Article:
Really Destigmatizing Mental (and Medical) Illness

Recently I was asked to speak with a large group of resident physicians after one of their colleagues committed suicide the week prior. It was a hard discussion to have for a couple of reasons, including the fact that I had never done such a thing before. I had, however, gone through the same experience when I was in residency training–a colleague committed suicide when I was in residency as well. It was an event that impacted those that knew him, as well as those that did not. This is sadly a topic that is not discussed much–depression and suicide in physicians. Part of the difficulty in confronting this issue, is of course that doctors have a hard time asking for help for their own mental health. However, doctor’s rates of depression and suicide are higher than the general population–but on the other hand they have lower rates of cardiovascular disease.

One of the things I have personally struggled with during my training in medical school and residency, was dealing with depression. Unfortunately, although I was in a psychiatry residency, talking openly about being depressed was still a no-no. What it will take to destigmatize depression is being able to discuss it openly. So although it is hard, I will start in this forum. I have been depressed in the past. Finally after some time, at the encouragement of a friend years ago, I sought really good help for myself, and now I am a completely different person than I was back then.

I was also diagnosed with multiple sclerosis six months ago. This is another issue I have been struggling with, but in the past couple of months I feel I have been able to get a good handle on it, in particular by managing the things I still have control over. One of the things that I have learned though, is that I have an easier time talking to friends about having MS; I never talked that openly about depression. I was worried what others would think of me, that I would appear weak, and so on. I felt that way despite knowing so much about depression and why it happens, how it’s treated, and how it affects people. It has been a struggle dealing with all my health issues, but I’m so glad I’ve had the determination to do it. That being said, I’ve needed a lot of help along the way, and for that I’m grateful too.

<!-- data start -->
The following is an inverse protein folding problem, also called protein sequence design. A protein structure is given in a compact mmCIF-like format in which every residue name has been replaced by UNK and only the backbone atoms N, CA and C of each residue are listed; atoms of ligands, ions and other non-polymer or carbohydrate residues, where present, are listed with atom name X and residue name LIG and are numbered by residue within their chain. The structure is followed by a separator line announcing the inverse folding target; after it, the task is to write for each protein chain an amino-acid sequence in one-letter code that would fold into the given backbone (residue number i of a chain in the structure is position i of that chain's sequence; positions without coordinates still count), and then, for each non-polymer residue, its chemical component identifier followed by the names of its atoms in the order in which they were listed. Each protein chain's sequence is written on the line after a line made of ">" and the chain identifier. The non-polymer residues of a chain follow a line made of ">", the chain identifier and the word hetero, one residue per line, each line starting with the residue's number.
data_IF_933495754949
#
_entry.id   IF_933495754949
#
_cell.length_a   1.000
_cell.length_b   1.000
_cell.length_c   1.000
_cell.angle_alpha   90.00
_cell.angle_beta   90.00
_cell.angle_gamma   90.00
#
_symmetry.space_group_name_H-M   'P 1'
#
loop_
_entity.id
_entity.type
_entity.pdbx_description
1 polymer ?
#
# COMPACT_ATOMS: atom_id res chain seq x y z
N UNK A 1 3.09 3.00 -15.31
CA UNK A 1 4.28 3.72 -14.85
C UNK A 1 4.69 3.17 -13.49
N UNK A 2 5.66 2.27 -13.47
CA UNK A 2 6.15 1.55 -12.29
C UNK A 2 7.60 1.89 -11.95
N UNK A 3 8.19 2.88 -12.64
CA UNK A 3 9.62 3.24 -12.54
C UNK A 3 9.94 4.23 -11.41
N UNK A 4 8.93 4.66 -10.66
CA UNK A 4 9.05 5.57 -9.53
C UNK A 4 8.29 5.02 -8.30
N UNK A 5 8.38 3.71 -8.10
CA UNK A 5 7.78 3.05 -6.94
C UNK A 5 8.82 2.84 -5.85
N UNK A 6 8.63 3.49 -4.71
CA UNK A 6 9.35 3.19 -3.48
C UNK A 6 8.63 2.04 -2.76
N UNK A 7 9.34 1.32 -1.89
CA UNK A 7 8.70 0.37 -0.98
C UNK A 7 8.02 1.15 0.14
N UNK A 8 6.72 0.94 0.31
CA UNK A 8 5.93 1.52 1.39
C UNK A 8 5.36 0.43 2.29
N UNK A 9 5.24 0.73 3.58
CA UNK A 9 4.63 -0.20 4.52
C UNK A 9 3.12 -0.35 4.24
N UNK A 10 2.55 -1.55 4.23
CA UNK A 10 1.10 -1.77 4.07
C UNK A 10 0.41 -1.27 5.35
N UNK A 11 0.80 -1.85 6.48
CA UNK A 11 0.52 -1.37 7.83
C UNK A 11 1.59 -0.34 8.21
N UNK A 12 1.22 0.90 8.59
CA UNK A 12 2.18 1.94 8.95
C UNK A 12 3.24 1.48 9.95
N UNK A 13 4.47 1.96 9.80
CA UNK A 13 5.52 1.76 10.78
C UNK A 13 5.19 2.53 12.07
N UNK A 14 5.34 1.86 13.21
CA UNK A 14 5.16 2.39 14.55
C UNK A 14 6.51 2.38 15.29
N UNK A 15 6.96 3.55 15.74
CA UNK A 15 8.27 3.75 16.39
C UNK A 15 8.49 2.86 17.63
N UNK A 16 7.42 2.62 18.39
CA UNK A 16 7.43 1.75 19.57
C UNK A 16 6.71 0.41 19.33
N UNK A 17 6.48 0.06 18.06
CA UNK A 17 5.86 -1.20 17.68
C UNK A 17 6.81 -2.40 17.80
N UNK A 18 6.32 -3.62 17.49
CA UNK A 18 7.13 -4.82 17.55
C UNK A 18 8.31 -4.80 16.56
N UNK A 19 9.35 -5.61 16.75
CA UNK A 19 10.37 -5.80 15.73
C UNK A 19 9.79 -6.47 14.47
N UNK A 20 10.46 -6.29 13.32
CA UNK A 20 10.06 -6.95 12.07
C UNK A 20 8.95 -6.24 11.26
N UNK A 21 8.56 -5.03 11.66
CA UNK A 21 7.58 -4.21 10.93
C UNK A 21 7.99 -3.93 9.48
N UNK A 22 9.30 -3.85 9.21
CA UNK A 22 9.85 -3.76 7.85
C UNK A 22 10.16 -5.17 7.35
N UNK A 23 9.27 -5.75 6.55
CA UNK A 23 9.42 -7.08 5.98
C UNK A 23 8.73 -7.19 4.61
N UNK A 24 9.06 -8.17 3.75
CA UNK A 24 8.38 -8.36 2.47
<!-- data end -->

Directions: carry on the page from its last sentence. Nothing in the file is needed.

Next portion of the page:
If you think you might be depressed, tell someone. Ask for help. If the situation were reversed, wouldn’t you help the person asking? It’s hard to manage these things alone. Happy mental health everyone!

Explore posts in the same categories: Depression, General Mental Health, Multiple Sclerosis

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4 Comments on “Really Destigmatizing Mental (and Medical) Illness”


  1. SO proud of you for speaking out! If more doctors did what you have done here, the world would be a better, brighter and saner place. So, brava to you for “coming out” sister! You will inspire more people than you know :)

  2. Andrea Says:

    My cousin is a doctor and recently told me that she has been depressed for a while, and does not want to discuss it with anyone she works with. I encouraged her to seek medical advice, and I will be sending her this blog post.

  3. Fatin Girgis Says:

    very proud of you, i am inspired with your blog, and keep it up, you have every right to be happy

  4. YMO Says:

    Definitely an inspired and inspirational post! It is important for us, as physicians, to be taking care of our own health- physical and mental. Destigmatizing mental illness, is an important part of that process.


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